In the 1950s, the Kingdom of Bhutan asked the World Bank for a $ 10 million loan. The secluded Buddhist country of about 200,000 inhabitants had been closed to the outside world for centuries, but the government of the "Forbidden Kingdom" now wanted to reach for it – and needed financial help. The World Bank, however, refused to give it to them.
Bhutan, nestled between India and China, entered into a border dispute with its huge neighbors, and the bank did not want to get caught up in the politics of everything. Instead, one official suggested that Bhutan bring in another way: by selling stamps to international collectors. The small, independent city-state of Monaco on the Côte d'Azur had done the same thing a few years ago. (After finding that stamps could be a constant source of income, Monaco's Prince Rainier III called her "the best ambassador in a country.") Bhutan followed in 1
Todd was an unusual but ideal choice. A dizzying martial artist and adventurer, he had become friends with Bhutan's future Queen Ashi Kesang Choden-Dorfi when he attended Oxford University. He was the first American ever to set foot in Bhutan, and as the son of a Pittsburgh steel and banking magnate, Todd had worldly connections to draw worldwide attention to the secluded nation. He was also a remarkable seller. He was friends with dozens of heads of state, from the Sultan of Brunei to the Prime Minister of Mauritius, and helped dozens of small nations with crazy money-making programs (like when he launched rum's Fiji production or helped cash Maharajas sell theirs gently) used Rolls-Royces on the international market).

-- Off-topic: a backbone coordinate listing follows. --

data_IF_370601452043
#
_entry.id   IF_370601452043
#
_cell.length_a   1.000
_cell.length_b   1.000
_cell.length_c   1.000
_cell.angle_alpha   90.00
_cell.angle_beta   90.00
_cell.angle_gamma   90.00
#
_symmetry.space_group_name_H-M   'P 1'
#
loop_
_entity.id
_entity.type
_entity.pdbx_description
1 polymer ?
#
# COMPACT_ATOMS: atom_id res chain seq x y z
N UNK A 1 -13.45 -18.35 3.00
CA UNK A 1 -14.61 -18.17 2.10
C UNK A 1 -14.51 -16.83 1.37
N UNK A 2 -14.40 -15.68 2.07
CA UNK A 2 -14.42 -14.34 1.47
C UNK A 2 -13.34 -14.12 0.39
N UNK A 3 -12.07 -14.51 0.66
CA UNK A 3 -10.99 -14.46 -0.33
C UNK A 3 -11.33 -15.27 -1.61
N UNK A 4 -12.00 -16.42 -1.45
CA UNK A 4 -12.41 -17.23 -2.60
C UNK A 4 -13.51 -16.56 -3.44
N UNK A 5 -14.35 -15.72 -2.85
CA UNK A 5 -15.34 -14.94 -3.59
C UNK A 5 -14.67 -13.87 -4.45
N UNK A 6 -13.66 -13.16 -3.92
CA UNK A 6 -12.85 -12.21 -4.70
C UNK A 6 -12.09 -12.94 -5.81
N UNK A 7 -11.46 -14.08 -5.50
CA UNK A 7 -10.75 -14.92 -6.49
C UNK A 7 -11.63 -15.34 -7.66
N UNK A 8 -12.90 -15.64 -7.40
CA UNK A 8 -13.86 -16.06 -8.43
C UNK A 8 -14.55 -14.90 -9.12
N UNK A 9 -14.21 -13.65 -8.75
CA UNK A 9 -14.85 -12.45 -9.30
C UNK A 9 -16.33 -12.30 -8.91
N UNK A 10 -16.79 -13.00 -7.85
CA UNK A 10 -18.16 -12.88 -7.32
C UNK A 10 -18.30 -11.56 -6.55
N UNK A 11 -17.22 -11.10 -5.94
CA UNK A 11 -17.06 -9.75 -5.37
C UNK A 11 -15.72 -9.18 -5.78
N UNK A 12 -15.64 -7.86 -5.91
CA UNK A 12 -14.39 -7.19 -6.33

Todd's curiosity for innovative ideas made him the perfect choice to lead the new Bhutan stamp agency. He did not know anything about the international stamp market, but he certainly knew how important a good gag is: having initially made modest stamps with yaks and monasteries, Todd's ideas became more and more crazy. There were silk stamps, some perfumed, and others representing the Yeti. He made stamps of steel (the rusted) and stamps embedded with 3D technology. Finally, in 1972, Todd introduced the first "talking stamps in the world".
The talking stamps were published in a colorful set of seven copies and were technically one of the smallest records in the world. Of course you can put the stamp on an envelope and hand it in to the post office. But you can also put the stamp on a turntable, drop the needle and be greeted by the sounds of a Bhutanese folk song, the national anthem of the country or a short story describing life in the Land of Dragons.
Bhutan produces 300,000 of these stamps, which for many years led to many people in the philatelic community to eyebrows, which they considered tasteless gimmicks. However, that has changed recently. According to Anton Spice, The Spy Factor has skyrocketed the prices "from that craziest Venn diagram between stamp and record collectors". Today, real office stamps can be sold for around $ 400.
Like the eccentric Todd His ability to find unusual uses for stamps would persist. "He once tried to found a small kingdom on an abandoned coral reef in the South Pacific," The New York Times wrote an obituary of 2006. "His entire infrastructure was to be built on stamps, his dream was destroyed, he said later, after Tongan gunboats had reduced his island paradise to rubble. "